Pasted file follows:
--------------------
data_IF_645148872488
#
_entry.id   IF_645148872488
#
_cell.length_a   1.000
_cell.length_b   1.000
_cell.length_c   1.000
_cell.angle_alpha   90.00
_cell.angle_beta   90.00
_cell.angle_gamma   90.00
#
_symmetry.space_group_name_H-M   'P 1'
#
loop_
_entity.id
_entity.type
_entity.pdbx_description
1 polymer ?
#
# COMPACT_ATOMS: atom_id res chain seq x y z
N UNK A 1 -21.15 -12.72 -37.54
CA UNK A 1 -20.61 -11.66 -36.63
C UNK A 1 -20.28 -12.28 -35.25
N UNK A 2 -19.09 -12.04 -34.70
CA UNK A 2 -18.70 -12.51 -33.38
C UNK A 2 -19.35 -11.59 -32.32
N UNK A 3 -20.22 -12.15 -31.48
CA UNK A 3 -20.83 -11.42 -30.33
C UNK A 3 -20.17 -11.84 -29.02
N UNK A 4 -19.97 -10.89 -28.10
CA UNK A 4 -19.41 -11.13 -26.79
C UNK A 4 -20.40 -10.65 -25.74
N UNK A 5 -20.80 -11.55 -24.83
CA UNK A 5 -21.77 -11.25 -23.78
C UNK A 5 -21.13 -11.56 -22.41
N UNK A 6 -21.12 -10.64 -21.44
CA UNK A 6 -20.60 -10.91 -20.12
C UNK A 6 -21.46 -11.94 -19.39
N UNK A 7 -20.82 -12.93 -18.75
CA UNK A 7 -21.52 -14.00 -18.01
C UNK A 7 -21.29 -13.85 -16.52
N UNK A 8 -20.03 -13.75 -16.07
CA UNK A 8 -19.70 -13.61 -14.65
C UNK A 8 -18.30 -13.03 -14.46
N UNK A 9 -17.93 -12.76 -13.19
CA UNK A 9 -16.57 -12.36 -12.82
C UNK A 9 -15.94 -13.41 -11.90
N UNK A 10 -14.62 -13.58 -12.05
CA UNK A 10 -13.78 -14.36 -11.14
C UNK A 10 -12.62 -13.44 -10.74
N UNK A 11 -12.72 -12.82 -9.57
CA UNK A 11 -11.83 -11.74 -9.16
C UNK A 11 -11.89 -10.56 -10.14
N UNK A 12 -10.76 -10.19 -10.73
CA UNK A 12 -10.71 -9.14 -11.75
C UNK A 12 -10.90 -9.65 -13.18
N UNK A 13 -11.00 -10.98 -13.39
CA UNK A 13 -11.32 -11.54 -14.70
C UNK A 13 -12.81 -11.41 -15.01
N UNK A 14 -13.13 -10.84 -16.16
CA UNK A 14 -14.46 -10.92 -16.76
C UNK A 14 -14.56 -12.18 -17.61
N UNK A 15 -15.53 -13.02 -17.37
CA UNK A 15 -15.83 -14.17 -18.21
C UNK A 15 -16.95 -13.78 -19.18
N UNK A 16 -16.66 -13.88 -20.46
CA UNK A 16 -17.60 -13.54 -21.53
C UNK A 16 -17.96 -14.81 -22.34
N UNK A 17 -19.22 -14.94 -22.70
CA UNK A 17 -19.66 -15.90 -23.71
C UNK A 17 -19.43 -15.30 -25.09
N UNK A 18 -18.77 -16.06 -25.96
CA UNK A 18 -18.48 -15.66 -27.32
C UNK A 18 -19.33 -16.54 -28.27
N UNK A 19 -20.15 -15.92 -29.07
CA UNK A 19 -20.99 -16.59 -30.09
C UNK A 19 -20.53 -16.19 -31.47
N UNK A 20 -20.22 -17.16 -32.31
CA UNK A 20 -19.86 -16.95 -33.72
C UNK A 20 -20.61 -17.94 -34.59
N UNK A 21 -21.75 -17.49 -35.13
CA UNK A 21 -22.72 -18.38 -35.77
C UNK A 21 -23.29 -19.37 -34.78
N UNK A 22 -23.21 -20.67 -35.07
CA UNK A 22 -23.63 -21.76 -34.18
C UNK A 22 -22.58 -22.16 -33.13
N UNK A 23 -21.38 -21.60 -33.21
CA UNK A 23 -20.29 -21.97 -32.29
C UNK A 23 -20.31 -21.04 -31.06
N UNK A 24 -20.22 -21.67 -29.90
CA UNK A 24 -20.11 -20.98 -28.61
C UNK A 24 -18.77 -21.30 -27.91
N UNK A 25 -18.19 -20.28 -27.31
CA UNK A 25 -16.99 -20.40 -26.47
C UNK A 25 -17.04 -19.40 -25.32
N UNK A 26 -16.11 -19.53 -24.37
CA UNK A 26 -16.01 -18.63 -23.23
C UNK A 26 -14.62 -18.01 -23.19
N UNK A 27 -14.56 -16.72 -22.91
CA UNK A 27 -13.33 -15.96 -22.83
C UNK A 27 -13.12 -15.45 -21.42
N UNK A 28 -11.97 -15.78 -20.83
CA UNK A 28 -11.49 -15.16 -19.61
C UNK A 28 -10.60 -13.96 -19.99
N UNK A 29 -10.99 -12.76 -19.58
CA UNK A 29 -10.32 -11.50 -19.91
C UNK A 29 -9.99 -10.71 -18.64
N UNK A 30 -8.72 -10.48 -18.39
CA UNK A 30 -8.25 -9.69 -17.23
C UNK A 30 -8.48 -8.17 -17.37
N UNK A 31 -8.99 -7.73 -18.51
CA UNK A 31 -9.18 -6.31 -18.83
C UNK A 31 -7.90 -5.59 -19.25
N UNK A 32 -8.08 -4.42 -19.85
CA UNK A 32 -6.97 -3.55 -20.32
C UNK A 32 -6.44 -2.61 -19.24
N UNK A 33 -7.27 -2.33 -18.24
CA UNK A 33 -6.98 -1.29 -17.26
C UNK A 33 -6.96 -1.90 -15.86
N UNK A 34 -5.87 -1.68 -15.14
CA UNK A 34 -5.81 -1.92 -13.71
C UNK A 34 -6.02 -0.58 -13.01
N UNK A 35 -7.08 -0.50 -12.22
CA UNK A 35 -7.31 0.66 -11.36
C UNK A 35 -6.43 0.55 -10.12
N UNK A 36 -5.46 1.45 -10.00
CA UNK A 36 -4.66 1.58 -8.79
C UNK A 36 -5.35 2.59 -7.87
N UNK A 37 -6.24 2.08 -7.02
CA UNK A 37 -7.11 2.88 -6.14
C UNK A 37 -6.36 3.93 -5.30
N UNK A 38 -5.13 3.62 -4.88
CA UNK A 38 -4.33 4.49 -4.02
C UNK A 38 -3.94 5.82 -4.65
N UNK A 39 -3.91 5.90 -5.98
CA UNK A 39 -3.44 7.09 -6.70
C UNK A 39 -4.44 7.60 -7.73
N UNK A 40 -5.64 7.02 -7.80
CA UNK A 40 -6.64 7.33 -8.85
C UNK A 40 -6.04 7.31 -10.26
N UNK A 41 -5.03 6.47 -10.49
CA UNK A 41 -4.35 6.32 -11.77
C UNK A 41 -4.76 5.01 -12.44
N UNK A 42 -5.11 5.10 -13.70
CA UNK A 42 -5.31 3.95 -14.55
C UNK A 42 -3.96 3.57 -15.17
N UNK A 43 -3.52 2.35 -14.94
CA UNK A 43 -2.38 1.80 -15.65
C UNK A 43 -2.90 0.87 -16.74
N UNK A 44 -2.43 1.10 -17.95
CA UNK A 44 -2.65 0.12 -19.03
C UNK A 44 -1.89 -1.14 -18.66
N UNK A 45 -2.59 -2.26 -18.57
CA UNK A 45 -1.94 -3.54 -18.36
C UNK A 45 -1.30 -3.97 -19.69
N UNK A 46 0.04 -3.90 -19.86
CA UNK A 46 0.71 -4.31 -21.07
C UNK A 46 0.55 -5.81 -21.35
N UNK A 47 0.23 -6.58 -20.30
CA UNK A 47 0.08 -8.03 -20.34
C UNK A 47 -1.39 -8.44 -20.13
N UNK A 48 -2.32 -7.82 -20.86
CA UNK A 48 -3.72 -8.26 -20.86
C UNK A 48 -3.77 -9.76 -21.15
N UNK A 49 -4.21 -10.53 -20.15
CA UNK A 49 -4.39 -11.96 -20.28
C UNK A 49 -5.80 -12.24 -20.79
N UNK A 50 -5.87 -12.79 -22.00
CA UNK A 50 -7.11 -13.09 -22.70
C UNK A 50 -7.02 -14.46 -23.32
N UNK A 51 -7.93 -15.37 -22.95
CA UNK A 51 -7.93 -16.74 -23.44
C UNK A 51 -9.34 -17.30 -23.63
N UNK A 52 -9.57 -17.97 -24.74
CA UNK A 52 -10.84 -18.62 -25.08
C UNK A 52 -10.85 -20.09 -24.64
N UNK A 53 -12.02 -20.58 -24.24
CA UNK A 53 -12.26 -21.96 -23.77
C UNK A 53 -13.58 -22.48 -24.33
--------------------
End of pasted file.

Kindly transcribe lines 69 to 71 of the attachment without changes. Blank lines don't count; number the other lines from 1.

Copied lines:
N UNK A 17 -19.22 -14.94 -22.70
CA UNK A 17 -19.66 -15.90 -23.71
C UNK A 17 -19.43 -15.30 -25.09